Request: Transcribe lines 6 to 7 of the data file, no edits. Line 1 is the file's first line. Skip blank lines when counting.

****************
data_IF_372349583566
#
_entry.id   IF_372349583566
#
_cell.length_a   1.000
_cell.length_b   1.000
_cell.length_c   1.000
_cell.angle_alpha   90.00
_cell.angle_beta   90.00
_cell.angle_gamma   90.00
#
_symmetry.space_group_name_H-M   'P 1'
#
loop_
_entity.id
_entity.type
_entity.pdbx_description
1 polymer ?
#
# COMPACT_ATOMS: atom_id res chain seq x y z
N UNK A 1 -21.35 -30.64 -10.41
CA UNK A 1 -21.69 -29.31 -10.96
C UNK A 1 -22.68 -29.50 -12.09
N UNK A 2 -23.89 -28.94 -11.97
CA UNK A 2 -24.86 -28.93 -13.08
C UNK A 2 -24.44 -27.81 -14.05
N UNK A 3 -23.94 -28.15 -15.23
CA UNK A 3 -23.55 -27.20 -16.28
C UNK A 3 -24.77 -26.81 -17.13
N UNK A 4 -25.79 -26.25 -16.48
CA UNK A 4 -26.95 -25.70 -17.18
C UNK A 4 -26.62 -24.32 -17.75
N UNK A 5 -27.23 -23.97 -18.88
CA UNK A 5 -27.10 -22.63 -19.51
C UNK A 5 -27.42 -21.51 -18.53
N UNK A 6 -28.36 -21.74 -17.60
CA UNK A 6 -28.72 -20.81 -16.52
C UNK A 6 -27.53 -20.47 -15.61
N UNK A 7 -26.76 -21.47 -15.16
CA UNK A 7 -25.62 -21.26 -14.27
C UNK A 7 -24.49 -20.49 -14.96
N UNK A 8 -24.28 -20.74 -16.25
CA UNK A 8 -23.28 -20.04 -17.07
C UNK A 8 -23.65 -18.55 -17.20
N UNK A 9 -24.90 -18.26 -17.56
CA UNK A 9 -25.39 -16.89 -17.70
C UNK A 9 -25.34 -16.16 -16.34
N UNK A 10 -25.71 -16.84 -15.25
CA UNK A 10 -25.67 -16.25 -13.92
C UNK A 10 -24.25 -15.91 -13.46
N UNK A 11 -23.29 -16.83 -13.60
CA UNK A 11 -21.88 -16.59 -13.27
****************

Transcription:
_cell.length_b   1.000
_cell.length_c   1.000